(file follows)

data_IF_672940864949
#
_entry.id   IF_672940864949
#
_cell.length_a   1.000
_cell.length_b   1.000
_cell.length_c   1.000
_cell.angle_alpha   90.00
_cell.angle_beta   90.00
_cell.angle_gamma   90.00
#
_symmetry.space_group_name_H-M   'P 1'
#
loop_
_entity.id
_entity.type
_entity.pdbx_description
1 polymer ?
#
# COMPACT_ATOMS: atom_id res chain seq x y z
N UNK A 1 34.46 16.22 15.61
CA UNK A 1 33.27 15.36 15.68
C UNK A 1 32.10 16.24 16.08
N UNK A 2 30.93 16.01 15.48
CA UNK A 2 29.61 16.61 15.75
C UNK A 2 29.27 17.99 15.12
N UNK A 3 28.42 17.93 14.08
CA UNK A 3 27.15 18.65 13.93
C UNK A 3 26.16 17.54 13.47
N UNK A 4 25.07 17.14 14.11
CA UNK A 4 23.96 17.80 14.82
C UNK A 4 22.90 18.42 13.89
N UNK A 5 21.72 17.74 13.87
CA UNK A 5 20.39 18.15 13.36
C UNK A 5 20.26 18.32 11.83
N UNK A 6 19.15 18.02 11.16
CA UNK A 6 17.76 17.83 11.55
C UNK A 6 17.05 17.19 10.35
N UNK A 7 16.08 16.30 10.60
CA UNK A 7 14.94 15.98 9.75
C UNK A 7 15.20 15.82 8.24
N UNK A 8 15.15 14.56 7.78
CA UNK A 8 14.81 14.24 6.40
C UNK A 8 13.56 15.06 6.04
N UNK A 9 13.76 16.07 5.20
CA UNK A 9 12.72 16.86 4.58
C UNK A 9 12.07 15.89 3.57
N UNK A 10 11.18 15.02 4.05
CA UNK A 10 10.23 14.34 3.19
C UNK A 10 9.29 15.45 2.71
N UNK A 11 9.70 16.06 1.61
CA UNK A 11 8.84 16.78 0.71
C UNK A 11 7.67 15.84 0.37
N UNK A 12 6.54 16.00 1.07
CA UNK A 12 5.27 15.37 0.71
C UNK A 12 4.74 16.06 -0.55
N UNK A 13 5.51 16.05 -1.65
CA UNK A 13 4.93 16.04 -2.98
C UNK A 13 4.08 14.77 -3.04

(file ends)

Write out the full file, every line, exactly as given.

data_IF_672940864949
#
_entry.id   IF_672940864949
#
_cell.length_a   1.000
_cell.length_b   1.000
_cell.length_c   1.000
_cell.angle_alpha   90.00
_cell.angle_beta   90.00
_cell.angle_gamma   90.00
#
_symmetry.space_group_name_H-M   'P 1'
#
loop_
_entity.id
_entity.type
_entity.pdbx_description
1 polymer ?
#
# COMPACT_ATOMS: atom_id res chain seq x y z
N UNK A 1 34.46 16.22 15.61
CA UNK A 1 33.27 15.36 15.68
C UNK A 1 32.10 16.24 16.08
N UNK A 2 30.93 16.01 15.48
CA UNK A 2 29.61 16.61 15.75
C UNK A 2 29.27 17.99 15.12
N UNK A 3 28.42 17.93 14.08
CA UNK A 3 27.15 18.65 13.93
C UNK A 3 26.16 17.54 13.47
N UNK A 4 25.07 17.14 14.11
CA UNK A 4 23.96 17.80 14.82
C UNK A 4 22.90 18.42 13.89
N UNK A 5 21.72 17.74 13.87
CA UNK A 5 20.39 18.15 13.36
C UNK A 5 20.26 18.32 11.83
N UNK A 6 19.15 18.02 11.16
CA UNK A 6 17.76 17.83 11.55
C UNK A 6 17.05 17.19 10.35
N UNK A 7 16.08 16.30 10.60
CA UNK A 7 14.94 15.98 9.75
C UNK A 7 15.20 15.82 8.24
N UNK A 8 15.15 14.56 7.78
CA UNK A 8 14.81 14.24 6.40
C UNK A 8 13.56 15.06 6.04
N UNK A 9 13.76 16.07 5.20
CA UNK A 9 12.72 16.86 4.58
C UNK A 9 12.07 15.89 3.57
N UNK A 10 11.18 15.02 4.05
CA UNK A 10 10.23 14.34 3.19
C UNK A 10 9.29 15.45 2.71
N UNK A 11 9.70 16.06 1.61
CA UNK A 11 8.84 16.78 0.71
C UNK A 11 7.67 15.84 0.37
N UNK A 12 6.54 16.00 1.07
CA UNK A 12 5.27 15.37 0.71
C UNK A 12 4.74 16.06 -0.55
N UNK A 13 5.51 16.05 -1.65
CA UNK A 13 4.93 16.04 -2.98
C UNK A 13 4.08 14.77 -3.04